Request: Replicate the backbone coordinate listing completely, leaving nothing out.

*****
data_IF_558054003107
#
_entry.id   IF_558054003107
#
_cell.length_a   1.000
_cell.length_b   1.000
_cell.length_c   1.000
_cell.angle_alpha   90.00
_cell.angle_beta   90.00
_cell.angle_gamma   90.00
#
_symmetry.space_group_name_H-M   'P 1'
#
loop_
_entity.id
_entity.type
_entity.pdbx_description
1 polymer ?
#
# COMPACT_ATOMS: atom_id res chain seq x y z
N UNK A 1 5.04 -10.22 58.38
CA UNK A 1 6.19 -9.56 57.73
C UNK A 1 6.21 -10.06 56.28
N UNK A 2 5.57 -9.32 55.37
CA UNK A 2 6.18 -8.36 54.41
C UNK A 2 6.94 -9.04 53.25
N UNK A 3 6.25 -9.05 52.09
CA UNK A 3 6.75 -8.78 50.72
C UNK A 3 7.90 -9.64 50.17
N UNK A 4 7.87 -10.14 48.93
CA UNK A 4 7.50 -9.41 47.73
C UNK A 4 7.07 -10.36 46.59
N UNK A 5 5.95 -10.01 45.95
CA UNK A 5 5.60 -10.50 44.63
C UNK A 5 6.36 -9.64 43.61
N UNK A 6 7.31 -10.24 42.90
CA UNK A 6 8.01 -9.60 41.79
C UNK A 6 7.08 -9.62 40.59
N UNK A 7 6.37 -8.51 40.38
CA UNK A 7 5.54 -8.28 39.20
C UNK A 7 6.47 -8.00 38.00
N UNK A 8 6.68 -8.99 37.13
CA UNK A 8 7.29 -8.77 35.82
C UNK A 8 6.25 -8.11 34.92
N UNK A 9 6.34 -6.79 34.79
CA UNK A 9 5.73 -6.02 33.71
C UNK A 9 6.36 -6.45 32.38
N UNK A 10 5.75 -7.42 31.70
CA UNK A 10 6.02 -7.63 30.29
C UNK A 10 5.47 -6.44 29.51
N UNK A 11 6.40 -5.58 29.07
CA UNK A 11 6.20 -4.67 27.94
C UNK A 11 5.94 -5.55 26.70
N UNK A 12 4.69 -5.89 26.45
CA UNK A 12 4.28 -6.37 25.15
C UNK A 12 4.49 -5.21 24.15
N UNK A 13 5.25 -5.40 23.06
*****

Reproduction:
data_IF_558054003107
#
_entry.id   IF_558054003107
#
_cell.length_a   1.000
_cell.length_b   1.000
_cell.length_c   1.000
_cell.angle_alpha   90.00
_cell.angle_beta   90.00
_cell.angle_gamma   90.00
#
_symmetry.space_group_name_H-M   'P 1'
#
loop_
_entity.id
_entity.type
_entity.pdbx_description
1 polymer ?
#
# COMPACT_ATOMS: atom_id res chain seq x y z
N UNK A 1 5.04 -10.22 58.38
CA UNK A 1 6.19 -9.56 57.73
C UNK A 1 6.21 -10.06 56.28
N UNK A 2 5.57 -9.32 55.37
CA UNK A 2 6.18 -8.36 54.41
C UNK A 2 6.94 -9.04 53.25
N UNK A 3 6.25 -9.05 52.09
CA UNK A 3 6.75 -8.78 50.72
C UNK A 3 7.90 -9.64 50.17
N UNK A 4 7.87 -10.14 48.93
CA UNK A 4 7.50 -9.41 47.73
C UNK A 4 7.07 -10.36 46.59
N UNK A 5 5.95 -10.01 45.95
CA UNK A 5 5.60 -10.50 44.63
C UNK A 5 6.36 -9.64 43.61
N UNK A 6 7.31 -10.24 42.90
CA UNK A 6 8.01 -9.60 41.79
C UNK A 6 7.08 -9.62 40.59
N UNK A 7 6.37 -8.51 40.38
CA UNK A 7 5.54 -8.28 39.20
C UNK A 7 6.47 -8.00 38.00
N UNK A 8 6.68 -8.99 37.13
CA UNK A 8 7.29 -8.77 35.82
C UNK A 8 6.25 -8.11 34.92
N UNK A 9 6.34 -6.79 34.79
CA UNK A 9 5.73 -6.02 33.71
C UNK A 9 6.36 -6.45 32.38
N UNK A 10 5.75 -7.42 31.70
CA UNK A 10 6.02 -7.63 30.29
C UNK A 10 5.47 -6.44 29.51
N UNK A 11 6.40 -5.58 29.07
CA UNK A 11 6.20 -4.67 27.94
C UNK A 11 5.94 -5.55 26.70
N UNK A 12 4.69 -5.89 26.45
CA UNK A 12 4.28 -6.37 25.15
C UNK A 12 4.49 -5.21 24.15
N UNK A 13 5.25 -5.40 23.06